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Lyft Introduces Local City Managers to Bolster Its Growth

The development comes at a time when Lyft's future is unclear.

Lyft

If imitation is the sincerest form of flattery, then Lyft just paid Uber a compliment.

It’s hiring city managers in ten or 12 of its 65 markets in the United States, a growth tactic that Uber has employed from the beginning. These general managers will work with Lyft’s mentors — drivers who are paid to help onboard and support new drivers to the system.

The GMs will also create local promotions, the type of kitten- and rose-delivering stunts we’ve become accustomed to with on-demand ride companies, and will notify drivers when they need to avoid certain areas or take specific routes due to weather or special events.

In short, they’ll give one-on-one, localized attention to the Lyft experience outside of the Bay Area. Before now, Lyft’s market managers were based in its headquarters in San Francisco and handled multiple cities at once.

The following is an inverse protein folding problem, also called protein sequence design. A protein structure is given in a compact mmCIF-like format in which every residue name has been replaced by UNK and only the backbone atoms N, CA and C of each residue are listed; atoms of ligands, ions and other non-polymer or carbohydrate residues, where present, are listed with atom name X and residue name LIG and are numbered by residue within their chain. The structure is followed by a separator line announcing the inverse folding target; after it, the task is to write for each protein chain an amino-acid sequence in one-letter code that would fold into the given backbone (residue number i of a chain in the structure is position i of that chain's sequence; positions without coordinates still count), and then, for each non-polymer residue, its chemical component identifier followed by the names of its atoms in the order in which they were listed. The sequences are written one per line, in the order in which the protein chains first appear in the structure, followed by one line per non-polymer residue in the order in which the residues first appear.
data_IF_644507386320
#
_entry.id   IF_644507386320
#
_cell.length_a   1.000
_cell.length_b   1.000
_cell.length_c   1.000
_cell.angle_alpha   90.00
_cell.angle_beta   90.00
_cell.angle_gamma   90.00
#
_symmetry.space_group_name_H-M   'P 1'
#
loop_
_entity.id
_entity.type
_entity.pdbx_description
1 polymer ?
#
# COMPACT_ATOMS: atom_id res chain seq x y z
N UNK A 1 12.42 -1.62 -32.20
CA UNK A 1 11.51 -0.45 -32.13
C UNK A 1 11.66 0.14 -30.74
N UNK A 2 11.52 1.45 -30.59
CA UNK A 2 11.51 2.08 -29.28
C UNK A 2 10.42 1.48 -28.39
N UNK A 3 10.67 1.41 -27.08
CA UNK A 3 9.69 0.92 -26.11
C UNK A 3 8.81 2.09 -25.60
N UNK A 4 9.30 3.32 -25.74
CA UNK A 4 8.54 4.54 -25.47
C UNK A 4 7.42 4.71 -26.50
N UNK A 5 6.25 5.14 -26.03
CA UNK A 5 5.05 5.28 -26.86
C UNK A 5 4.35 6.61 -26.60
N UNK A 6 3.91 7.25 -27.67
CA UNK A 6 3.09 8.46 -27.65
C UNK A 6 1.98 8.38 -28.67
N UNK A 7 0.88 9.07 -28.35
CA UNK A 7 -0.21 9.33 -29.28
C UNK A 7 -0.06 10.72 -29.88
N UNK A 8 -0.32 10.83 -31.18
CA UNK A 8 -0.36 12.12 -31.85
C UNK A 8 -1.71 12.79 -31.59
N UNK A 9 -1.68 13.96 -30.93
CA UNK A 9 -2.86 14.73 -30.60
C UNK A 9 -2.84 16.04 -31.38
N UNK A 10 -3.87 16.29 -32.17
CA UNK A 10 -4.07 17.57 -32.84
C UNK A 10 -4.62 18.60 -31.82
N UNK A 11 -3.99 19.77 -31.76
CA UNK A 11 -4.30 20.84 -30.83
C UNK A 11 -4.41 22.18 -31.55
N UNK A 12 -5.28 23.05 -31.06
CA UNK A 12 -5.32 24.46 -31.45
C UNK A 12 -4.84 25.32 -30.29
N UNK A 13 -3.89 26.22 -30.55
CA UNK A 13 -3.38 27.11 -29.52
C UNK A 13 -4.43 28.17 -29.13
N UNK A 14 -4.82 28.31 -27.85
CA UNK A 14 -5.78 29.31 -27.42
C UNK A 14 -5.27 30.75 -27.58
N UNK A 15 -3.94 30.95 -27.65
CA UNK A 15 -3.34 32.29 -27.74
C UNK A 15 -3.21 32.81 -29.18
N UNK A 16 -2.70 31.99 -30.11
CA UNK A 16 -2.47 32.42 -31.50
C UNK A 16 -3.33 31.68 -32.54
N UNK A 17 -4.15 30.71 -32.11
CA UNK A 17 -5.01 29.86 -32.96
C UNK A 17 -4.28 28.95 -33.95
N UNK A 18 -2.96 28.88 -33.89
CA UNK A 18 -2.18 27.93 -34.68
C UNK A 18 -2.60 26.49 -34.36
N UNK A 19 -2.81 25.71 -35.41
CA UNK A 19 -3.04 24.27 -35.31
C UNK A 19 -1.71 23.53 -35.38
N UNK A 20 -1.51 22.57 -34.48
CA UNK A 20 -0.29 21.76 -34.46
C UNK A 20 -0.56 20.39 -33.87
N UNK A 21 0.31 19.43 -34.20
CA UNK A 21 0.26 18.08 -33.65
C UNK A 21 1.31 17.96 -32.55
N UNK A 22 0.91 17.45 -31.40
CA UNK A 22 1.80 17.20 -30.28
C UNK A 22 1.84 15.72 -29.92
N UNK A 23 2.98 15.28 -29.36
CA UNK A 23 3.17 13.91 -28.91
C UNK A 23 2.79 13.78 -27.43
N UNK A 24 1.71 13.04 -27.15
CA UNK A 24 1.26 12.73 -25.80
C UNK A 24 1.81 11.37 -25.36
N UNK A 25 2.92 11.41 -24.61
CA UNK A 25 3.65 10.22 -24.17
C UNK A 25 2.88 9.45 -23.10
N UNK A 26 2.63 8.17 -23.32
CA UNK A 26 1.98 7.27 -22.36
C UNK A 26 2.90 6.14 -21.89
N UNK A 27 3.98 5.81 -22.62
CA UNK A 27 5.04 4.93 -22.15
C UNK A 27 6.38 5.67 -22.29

Uber pioneered the local GM stategy in the on-demand ride space. People in the tech industry have both heralded this growth tactic as the reason for the company’s fast expansion and dismissed it as a costly and unnecessary expense.

Lyft thinks the local city manager approach is right now that it has reached a certain level of scale. “We’ve gotten beyond niche,” said a Lyft spokesperson. “Now we’re focused on gaining a larger presence in these cities.”

It’s taking a slightly different approach to the GM role than Uber did. Instead of city managers being responsible for onboarding new drivers, Lyft’s local teams will exist primarily as a resource for driver mentors. “The mentor program has continued to be the best way we’ve scaled,” the spokesperson said.

The development comes at a time when Lyft’s future is unclear. The pink-mustachioed ride-hailing company has grown much more slowly than its Uber counterpart; as a result, it has major marketing and awareness challenges in cities beyond its headquarters — Uber is the incumbent in most places.

If it becomes a winner-take-all market, Lyft may disappear, since Uber is far bigger and better funded at this point. But if the on-demand ride space stays as fragmented as current transportation options, there’s hope yet for Lyft to carve out a stable community of its own.

This article originally appeared on Recode.net.